Sunday, 12 July 2015

They Live (1988)

An itinerant worker discovers a pair of sunglasses that allow him to see society's corruption, greed and selfishness that is thinly covered by the superficial glossy veneer of 1980's consumerism.

Roddy Piper plays Nada, a nobody, an Everyman who thinks that if he works hard and does the best he can then everything will work out okay. Once upon a time this would have been true but the "greed is good" ethic of Reagan and Thatcher put paid to this and we've been struggling to pull ourselves out of the sewer ever since. You only need to look at that modern microcosm of society, the supermarket. Shopping trolleys/carts are not put back as "it's someone else's job", kids run riot, people shove past you without an "excuse me", there is no consideration for our fellow human beings, and without simple consideration and courtesy everything else starts to rot.

Excluding the final raid sequence, the film itself is well shot in widescreen. The soundtrack is a really nice slow blues riff that echoes throughout the film. Roddy Piper and Keith David are likeable heroes, Meg Foster still unnerves me with her spooky eyes, and then there's the fight scene between Piper and David. It's like a little film within a film, with it's own structure,rhythm, plot. It's just one of the finest fights ever filmed. The visual effects are excellent with chrome-eyed, skull-like alien faces, but my personal favourites are the black on white subliminal messages - they look so sharp and authoritative and terrify way more than any number of uber-rich, alien scumbags.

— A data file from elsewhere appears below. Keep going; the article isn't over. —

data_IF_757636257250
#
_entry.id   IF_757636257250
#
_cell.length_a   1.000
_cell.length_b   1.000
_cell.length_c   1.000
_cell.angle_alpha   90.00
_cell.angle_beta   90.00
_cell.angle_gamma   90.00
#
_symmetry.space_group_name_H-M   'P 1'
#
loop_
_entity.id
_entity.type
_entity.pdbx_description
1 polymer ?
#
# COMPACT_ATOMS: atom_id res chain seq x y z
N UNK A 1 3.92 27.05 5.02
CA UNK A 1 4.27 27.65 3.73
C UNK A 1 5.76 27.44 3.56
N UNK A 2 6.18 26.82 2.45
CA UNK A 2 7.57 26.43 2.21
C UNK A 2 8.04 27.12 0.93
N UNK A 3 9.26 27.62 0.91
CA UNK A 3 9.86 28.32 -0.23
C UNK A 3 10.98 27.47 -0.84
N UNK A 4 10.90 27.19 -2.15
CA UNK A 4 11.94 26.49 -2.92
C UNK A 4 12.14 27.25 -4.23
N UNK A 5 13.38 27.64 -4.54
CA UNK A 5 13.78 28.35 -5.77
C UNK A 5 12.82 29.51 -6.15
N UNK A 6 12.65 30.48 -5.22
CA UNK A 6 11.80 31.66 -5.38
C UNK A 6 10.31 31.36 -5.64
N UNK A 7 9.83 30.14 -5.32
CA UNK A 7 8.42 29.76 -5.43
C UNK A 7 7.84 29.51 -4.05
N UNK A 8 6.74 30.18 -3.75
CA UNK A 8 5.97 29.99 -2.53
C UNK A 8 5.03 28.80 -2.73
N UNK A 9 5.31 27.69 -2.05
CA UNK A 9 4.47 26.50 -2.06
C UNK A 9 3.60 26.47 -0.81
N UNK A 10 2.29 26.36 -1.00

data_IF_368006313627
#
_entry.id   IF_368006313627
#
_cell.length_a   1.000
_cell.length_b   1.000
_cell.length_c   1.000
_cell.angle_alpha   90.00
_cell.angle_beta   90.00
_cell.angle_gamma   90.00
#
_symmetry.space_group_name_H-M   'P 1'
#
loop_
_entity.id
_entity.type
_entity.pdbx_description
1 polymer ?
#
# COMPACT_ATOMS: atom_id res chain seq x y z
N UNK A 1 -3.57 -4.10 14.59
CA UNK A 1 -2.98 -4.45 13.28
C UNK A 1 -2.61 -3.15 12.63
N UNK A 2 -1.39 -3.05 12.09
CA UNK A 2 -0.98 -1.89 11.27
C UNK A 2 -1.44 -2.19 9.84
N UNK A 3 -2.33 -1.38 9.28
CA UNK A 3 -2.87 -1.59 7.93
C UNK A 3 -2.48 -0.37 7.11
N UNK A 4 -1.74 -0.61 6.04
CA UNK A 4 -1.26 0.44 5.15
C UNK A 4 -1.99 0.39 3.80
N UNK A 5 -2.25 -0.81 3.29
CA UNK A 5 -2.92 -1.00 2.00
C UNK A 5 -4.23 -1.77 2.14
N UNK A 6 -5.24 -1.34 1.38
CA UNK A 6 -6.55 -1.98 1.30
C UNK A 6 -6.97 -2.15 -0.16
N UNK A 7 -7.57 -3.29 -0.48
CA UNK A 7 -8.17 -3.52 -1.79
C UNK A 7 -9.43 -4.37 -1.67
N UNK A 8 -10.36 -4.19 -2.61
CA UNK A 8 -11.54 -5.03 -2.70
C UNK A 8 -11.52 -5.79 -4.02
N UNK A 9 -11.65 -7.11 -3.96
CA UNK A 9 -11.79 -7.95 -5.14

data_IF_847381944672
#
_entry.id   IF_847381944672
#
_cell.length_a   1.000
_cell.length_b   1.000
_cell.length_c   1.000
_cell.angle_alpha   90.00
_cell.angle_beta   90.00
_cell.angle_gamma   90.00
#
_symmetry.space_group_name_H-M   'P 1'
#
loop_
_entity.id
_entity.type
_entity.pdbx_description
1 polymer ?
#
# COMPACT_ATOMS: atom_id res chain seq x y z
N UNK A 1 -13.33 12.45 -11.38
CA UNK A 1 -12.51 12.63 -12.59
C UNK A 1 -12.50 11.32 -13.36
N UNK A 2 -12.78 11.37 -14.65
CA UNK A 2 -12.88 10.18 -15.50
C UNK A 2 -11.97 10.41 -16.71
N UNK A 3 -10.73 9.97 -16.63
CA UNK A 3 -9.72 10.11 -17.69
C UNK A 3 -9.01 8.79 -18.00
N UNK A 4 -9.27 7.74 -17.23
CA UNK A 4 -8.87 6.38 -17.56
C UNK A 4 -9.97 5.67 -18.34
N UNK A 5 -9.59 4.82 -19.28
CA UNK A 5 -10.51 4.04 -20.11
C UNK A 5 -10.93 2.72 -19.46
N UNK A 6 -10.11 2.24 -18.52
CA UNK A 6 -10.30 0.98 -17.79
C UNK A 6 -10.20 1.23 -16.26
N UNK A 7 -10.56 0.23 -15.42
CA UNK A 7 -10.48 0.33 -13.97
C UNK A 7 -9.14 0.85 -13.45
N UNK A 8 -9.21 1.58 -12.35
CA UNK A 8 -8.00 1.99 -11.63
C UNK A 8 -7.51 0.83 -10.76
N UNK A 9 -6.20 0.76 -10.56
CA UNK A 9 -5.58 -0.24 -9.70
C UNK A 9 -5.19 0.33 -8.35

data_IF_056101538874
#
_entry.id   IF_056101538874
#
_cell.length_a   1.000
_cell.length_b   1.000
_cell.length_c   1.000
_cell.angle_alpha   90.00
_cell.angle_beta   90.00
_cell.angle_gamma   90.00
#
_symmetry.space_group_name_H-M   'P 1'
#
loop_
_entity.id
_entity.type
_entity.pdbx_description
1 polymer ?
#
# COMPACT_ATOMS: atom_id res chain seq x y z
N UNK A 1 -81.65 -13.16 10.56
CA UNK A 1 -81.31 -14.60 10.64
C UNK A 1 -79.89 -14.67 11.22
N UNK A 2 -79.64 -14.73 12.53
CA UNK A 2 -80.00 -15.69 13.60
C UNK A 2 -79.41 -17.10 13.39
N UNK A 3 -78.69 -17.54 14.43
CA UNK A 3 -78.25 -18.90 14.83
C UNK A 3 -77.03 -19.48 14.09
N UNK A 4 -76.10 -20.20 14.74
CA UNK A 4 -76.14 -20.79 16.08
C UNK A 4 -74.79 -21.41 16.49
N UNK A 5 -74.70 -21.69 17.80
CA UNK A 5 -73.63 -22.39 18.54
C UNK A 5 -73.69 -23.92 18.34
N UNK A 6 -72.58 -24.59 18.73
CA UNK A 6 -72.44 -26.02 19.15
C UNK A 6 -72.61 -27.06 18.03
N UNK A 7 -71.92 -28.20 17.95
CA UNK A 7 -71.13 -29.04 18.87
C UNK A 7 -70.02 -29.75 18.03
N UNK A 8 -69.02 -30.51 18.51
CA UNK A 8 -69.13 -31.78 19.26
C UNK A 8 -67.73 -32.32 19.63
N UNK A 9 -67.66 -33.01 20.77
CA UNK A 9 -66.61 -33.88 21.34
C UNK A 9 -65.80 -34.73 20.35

If there is a fault with They Live, I'd say it's with the final sequence. It's almost as if Carpenter needed to fill 10 minutes but ran out of steam. The same shot of a rifle barrel is used over and over again and it's just too damn long.

They Live is as relevant today as it was back in the eighties and next time you're out shopping please put your trolley away correctly!

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